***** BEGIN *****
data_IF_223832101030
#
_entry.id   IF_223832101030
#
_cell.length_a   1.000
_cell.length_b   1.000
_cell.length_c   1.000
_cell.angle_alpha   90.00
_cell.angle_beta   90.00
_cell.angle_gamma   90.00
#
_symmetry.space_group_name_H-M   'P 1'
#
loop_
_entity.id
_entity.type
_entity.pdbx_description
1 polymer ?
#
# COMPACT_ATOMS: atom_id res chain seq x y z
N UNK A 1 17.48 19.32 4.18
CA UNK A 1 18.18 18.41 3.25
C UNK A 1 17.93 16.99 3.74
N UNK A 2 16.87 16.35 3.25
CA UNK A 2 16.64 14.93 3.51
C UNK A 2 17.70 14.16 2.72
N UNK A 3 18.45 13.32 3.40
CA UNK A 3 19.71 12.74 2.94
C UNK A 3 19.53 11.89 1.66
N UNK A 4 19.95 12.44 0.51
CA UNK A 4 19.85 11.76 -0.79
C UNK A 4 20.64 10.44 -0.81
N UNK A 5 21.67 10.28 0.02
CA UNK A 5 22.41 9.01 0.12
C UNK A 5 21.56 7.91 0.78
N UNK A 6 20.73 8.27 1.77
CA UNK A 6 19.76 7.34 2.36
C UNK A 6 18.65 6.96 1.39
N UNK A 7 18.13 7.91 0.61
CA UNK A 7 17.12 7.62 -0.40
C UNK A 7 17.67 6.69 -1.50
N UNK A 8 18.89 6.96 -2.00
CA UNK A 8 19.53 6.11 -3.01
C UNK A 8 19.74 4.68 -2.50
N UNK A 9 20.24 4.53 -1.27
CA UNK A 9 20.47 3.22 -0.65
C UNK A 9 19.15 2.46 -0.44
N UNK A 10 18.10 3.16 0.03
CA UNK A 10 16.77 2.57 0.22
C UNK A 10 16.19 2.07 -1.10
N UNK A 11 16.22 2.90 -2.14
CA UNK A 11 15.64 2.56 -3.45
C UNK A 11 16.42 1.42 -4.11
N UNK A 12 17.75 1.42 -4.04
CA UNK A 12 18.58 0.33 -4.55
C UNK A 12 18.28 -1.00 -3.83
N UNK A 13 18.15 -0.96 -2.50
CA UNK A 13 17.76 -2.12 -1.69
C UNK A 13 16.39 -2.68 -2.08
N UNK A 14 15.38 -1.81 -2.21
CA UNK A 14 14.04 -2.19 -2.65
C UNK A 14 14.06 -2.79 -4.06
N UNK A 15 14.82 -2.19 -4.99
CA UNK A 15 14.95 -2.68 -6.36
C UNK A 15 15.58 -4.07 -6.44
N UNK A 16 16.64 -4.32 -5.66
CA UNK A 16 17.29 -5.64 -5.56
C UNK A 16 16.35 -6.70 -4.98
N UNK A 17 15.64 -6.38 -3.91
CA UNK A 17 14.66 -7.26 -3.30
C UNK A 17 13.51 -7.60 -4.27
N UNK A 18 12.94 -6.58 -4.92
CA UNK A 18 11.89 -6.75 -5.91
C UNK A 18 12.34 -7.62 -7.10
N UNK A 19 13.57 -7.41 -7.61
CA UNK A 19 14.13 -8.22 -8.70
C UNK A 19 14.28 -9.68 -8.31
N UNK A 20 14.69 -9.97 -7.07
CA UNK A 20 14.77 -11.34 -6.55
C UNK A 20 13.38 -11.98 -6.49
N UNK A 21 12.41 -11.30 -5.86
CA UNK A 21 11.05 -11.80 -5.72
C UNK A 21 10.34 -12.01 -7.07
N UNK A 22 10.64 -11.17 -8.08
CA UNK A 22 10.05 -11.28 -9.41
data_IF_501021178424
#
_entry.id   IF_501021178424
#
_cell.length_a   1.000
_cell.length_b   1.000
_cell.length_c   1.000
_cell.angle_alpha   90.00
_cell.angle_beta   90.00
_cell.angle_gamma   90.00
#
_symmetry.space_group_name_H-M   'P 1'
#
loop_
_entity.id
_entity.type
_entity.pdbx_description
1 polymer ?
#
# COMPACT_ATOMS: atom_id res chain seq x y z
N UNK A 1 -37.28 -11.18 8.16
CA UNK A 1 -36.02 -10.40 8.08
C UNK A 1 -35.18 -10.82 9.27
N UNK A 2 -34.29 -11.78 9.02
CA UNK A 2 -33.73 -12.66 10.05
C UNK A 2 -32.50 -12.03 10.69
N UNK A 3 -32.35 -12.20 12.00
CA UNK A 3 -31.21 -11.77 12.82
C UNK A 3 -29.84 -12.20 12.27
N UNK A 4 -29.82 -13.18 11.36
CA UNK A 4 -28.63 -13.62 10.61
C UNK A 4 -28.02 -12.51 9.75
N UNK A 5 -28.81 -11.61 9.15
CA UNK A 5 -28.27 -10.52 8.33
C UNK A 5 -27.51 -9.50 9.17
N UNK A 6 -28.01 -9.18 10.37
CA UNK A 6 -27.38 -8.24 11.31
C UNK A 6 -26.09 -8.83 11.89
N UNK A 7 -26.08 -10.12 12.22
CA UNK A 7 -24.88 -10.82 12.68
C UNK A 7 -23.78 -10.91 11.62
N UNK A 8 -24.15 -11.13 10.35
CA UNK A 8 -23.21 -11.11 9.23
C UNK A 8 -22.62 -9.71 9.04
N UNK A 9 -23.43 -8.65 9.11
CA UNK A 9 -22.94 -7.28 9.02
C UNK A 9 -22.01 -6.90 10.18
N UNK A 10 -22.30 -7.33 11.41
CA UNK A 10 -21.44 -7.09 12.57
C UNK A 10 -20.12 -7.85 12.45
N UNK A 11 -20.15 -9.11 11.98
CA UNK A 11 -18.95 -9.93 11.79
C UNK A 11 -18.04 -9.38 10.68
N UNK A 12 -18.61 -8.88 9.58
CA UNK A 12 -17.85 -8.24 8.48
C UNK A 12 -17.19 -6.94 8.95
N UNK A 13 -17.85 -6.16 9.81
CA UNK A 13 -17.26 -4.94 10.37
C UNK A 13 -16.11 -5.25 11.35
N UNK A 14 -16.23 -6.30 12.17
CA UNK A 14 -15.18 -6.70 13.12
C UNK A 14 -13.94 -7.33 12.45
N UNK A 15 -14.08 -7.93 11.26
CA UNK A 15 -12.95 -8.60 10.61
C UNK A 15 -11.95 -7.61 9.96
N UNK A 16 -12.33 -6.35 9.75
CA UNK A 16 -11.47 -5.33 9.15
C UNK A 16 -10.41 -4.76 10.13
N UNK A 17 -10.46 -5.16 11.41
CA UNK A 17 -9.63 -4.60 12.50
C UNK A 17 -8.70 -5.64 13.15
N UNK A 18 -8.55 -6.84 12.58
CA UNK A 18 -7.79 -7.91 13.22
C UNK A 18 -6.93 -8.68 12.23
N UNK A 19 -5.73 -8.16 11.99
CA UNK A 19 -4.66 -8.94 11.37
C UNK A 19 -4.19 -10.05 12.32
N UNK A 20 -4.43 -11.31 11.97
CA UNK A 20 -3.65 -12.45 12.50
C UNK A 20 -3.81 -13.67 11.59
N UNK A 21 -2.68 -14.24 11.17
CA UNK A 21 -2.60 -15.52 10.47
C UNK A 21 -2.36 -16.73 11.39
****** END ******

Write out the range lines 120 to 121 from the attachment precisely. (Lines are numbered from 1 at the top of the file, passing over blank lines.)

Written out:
C UNK A 5 -27.51 -9.50 9.17
N UNK A 6 -28.01 -9.18 10.37